Wednesday, 28 November 2012

European Polecat; Conservation

The polecat is one of our most popular animals with the visitors we have, I think this is due to their very playful nature, curiosity and perhaps familiarity too as they do very closely resemble the domestic ferret. But it hasn't always been perceived in this way in the wild.

They once had a very bad reputation for being blood thirsty animals and were considered vermin, with the term "foulmart" often used as a derogatory name for someone. Because of this gamekeepers would intentionally trap and/or kill them, and along with other reasons such as road deaths, interbreeding with domestic ferrets and habitat loss, this led to the polecat becoming extinct in England with only a few individuals remaining in Wales.

During the late 20th Century the polecat started to increase again in number and distribution. They are now partially protected under the Wildlife and Countryside Act, an increase in rabbits after the initial myxomatosis outbreak has helped with prey source and deliberate re-introductions have really boosted their wild numbers.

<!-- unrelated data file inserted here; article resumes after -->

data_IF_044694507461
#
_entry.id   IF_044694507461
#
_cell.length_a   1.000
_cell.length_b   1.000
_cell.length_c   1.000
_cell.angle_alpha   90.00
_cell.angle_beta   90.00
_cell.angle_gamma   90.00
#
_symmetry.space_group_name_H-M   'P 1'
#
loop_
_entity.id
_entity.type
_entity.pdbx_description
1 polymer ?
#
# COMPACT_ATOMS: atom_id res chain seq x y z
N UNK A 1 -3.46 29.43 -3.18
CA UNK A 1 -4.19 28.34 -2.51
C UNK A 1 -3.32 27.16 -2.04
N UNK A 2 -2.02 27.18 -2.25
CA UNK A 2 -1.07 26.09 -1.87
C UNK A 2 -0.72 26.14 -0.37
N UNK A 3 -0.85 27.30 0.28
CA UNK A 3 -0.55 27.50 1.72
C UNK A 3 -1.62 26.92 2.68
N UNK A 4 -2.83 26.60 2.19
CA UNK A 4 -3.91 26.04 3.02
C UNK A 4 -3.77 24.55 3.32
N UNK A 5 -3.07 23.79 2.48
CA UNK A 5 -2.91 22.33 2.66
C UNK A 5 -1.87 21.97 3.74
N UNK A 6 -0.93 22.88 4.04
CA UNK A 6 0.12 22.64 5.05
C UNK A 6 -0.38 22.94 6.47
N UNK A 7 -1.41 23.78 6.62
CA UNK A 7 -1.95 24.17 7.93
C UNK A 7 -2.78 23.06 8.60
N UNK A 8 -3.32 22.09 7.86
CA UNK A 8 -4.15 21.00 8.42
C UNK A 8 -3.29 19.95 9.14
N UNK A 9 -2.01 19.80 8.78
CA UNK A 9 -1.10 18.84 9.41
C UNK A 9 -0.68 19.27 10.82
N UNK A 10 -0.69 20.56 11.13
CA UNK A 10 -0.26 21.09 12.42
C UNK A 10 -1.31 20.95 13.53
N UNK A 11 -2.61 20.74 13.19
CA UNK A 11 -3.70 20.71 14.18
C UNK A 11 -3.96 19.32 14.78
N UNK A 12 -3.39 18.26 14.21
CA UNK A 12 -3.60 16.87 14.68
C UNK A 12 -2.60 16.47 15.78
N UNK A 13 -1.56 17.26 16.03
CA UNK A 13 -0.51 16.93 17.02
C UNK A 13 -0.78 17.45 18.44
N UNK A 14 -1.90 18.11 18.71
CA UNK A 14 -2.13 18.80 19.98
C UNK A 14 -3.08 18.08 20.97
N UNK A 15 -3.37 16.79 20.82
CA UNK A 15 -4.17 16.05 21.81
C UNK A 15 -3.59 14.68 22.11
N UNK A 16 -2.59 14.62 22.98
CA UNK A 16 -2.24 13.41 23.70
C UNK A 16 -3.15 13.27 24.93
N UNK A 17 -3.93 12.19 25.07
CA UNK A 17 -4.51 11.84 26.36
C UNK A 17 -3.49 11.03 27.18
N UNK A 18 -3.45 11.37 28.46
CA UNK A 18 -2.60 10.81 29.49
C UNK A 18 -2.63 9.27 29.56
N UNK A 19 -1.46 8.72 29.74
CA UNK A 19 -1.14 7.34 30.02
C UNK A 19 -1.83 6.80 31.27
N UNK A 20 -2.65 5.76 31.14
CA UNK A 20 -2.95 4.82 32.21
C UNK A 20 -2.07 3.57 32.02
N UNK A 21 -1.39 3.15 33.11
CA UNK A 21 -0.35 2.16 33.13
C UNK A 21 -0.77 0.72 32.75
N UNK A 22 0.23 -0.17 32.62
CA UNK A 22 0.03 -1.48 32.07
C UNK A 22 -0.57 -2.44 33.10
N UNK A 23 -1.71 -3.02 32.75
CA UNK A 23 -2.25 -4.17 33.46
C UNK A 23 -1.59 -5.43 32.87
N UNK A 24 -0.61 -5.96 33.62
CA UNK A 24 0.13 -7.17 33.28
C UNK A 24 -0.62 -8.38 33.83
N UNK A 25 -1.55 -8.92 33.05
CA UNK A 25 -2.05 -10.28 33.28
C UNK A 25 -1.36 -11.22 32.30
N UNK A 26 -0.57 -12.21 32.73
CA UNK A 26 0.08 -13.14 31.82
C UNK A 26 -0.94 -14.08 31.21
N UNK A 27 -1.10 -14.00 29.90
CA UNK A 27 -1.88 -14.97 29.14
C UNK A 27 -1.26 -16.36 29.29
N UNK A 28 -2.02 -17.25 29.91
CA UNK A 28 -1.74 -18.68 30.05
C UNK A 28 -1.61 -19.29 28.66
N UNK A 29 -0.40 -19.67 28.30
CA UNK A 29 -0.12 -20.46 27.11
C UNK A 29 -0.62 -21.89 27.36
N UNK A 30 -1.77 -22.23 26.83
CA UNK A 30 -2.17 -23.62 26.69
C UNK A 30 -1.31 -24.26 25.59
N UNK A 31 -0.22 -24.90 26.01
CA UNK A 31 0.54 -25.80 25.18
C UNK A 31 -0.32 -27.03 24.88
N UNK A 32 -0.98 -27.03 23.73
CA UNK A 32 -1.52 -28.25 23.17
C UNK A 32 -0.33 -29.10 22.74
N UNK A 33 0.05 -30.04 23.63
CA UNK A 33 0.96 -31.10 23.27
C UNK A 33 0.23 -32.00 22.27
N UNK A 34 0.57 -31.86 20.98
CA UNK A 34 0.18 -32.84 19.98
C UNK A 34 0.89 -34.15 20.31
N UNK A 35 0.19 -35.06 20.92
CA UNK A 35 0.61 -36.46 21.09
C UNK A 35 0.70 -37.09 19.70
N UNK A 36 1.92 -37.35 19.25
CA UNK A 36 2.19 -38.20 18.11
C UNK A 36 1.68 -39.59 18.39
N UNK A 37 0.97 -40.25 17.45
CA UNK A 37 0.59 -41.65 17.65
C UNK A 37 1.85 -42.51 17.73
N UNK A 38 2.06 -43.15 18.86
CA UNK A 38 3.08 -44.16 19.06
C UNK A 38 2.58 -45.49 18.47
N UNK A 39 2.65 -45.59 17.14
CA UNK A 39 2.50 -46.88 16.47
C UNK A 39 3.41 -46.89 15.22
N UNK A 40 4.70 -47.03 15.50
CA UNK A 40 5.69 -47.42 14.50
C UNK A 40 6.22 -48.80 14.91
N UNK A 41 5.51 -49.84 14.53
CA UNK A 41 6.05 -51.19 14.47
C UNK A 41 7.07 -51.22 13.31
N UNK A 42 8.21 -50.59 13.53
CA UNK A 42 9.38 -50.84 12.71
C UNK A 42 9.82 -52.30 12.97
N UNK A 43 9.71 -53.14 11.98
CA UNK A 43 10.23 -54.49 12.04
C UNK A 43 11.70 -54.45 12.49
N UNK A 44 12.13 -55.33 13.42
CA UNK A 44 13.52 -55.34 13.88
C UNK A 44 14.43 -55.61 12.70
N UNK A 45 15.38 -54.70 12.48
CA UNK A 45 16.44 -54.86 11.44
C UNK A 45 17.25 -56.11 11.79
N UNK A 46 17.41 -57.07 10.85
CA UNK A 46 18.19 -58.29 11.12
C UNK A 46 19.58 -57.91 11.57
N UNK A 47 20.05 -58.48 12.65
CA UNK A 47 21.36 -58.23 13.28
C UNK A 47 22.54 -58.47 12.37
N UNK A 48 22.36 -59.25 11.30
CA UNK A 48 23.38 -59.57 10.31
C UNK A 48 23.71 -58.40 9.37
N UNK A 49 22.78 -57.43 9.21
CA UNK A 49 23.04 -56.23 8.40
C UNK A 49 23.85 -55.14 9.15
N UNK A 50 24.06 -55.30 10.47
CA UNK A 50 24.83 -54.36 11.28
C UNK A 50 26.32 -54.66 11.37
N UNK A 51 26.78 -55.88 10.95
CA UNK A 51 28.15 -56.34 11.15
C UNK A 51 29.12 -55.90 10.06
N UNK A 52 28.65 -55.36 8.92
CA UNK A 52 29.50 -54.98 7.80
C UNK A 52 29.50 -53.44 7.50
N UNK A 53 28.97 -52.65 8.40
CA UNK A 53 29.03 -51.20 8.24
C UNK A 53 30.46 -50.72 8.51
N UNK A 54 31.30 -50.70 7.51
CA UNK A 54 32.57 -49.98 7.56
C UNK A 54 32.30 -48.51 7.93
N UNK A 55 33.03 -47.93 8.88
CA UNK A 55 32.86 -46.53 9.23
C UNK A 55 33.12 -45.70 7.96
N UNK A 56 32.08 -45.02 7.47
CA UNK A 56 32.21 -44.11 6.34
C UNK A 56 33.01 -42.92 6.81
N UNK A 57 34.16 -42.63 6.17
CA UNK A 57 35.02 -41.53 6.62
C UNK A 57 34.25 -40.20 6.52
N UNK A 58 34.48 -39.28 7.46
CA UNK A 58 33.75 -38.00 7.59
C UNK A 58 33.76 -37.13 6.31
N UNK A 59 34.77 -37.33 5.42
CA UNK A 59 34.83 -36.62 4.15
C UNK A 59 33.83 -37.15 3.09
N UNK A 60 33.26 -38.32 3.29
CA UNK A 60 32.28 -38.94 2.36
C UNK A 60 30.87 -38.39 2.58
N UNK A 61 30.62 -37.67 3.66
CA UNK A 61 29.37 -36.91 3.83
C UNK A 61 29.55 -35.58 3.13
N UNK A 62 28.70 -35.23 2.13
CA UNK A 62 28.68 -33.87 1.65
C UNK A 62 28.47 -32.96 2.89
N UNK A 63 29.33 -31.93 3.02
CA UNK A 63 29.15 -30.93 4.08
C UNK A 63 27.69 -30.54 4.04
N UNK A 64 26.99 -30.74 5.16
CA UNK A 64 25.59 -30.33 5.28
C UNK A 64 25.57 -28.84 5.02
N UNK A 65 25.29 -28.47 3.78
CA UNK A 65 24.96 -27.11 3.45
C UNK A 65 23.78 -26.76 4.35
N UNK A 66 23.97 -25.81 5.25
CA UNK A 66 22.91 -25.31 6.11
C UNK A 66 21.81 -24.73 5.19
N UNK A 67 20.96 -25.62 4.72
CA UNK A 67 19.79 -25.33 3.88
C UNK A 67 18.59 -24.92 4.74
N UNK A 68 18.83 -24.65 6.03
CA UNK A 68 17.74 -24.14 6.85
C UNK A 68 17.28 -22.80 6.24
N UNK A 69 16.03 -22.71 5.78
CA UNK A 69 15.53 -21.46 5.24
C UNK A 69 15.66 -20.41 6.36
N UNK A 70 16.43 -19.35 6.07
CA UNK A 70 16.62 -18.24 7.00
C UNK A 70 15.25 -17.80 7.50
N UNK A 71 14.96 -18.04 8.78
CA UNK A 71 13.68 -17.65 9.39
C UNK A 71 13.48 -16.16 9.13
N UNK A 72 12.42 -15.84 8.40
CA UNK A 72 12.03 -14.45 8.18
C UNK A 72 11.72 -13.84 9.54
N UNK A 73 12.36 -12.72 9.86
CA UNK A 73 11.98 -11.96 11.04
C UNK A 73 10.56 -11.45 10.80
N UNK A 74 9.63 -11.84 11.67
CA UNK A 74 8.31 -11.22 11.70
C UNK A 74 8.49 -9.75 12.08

The BWC is part of an independent studbook and breeding program for the polecat, along with many other centres, and have successfully bred them here for many years now with many of the kits being introduced to the wild.

Once again this year, Storm and Velvet produced a lovely litter of 7 kits... all of which were females! A couple of these have been held back for future breeding pairs and gone of to new homes at other centres, but the remaining ones are being collected later this week to begin their acclimatization for a release later down the line.

To find out more about polecats, be sure to visit us over the Christmas opening period where you can see a daily keeper talk on the polecat at 1:00pm

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